Men We Reaped is another nomination for my university's Common Book next fall. I absolutely loved Salvage the Bones and I was very much looking forwarMen We Reaped is another nomination for my university's Common Book next fall. I absolutely loved Salvage the Bones and I was very much looking forward to reading this memoir by the same author, Jesmyn Ward. I knew a little bit about her background and wanting to know more. Thus, I was happy to see that the book tell the stories of five young black men in Ward's life, interspersed with the story of her own life. The five young black men all died young and from unnatural causes -- accident, murder, suicide -- between 2000 and 2004. One of them, the one who died first, was Ward's younger brother Joshua, who died in 2000. The stories of the men are told in reverse-chronological order, this knowledge informs the entire book.
At first it took me awhile to become immersed in the book. Moving between Ward's story and the stories of the young men was a little frustrating. Honestly, I wanted to learn more about Ward. But soon I got into the rhythm of Ward's storytelling and I couldn't put the book down.
Most of the stories we read about the lives of black people are set in urban areas. Ward and the five young men in her story live in rural Mississippi. They live on the edge financially, but seem less menaced by the police than black people living big cities. Although Ward mentions police harassment, none of the five young men were killed by police. But poverty and lack of opportunity played a major role in their lives.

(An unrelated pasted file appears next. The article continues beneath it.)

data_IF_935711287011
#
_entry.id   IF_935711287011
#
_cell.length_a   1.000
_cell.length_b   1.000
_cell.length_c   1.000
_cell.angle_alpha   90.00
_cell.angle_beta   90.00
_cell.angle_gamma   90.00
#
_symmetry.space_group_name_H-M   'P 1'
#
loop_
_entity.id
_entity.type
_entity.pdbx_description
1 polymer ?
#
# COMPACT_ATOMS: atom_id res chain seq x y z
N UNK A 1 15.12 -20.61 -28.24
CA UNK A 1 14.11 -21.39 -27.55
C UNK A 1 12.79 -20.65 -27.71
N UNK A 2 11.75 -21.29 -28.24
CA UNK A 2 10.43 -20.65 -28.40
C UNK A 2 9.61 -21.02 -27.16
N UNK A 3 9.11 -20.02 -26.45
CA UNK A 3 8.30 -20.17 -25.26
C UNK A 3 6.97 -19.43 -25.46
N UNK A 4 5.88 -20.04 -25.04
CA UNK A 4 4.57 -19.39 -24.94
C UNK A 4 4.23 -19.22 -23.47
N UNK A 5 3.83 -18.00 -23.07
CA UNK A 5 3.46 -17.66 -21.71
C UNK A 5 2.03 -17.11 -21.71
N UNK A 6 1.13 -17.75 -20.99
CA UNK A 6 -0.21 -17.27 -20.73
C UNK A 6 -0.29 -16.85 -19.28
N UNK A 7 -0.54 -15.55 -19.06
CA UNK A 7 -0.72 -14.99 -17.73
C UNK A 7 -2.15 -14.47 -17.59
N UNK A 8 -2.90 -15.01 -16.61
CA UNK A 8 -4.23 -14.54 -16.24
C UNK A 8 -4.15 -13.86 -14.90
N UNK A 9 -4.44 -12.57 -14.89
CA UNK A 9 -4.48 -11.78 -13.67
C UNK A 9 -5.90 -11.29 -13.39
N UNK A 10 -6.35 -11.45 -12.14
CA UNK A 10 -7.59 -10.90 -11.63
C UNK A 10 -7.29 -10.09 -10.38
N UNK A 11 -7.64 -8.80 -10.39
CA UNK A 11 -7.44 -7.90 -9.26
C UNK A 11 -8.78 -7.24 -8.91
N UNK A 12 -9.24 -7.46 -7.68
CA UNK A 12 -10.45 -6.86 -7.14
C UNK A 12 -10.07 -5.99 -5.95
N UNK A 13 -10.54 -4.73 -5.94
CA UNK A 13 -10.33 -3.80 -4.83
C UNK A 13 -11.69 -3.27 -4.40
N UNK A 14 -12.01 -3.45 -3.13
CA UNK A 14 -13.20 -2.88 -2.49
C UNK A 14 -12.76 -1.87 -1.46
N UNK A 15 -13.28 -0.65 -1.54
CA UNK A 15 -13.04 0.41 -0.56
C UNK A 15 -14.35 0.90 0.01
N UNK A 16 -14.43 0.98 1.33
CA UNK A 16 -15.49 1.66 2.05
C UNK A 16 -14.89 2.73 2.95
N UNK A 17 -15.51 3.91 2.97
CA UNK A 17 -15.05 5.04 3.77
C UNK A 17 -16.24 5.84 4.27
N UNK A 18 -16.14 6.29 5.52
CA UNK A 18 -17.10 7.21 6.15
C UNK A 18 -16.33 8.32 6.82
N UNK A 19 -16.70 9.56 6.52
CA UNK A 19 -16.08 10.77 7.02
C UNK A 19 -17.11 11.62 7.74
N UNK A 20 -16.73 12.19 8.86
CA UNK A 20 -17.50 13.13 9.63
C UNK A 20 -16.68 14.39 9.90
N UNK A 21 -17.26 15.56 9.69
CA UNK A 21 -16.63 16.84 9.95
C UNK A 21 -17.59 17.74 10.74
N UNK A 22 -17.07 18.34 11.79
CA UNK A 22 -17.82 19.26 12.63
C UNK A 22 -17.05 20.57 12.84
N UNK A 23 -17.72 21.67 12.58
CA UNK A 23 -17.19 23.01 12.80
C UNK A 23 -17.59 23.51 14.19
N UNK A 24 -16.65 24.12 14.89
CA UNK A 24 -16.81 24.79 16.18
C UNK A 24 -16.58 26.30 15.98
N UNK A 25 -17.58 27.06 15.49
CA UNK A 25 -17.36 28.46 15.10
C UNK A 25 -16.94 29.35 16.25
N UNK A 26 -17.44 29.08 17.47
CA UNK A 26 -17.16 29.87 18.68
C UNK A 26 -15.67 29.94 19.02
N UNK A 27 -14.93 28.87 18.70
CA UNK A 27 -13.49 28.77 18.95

Ward offers a different take on being black in the U.S. Her own story is disturbing. She attended a mostly-white prep school where the other students of color were wealthy. She eventually left Mississippi for undergraduate and graduate work at Stanford University, employment in New York City, and later graduate school at the University of Michigan. But while all of that was happening, she couldn't resist the pull of home and she visited often. Neither could she resist the pull of alcohol, which is evident but not acknowledged overtly. Ward is a brilliant young writer, but she has struggled to find her place in the world. Toward the end of Men We Reaped she wrote, "Going to an elite college far from home hadn't molded me into an adult, made me confident and self-assured; instead it had confused me, made me timid and unsure of myself. I yearned for the familiar" (page 214).
I think that this book would especially resonate with people who have tried to leave their past behind, but found that it's not easy to do. I think of the low-income, first-generation college students at my university. Ward's experiences may be all too familiar to them. ...more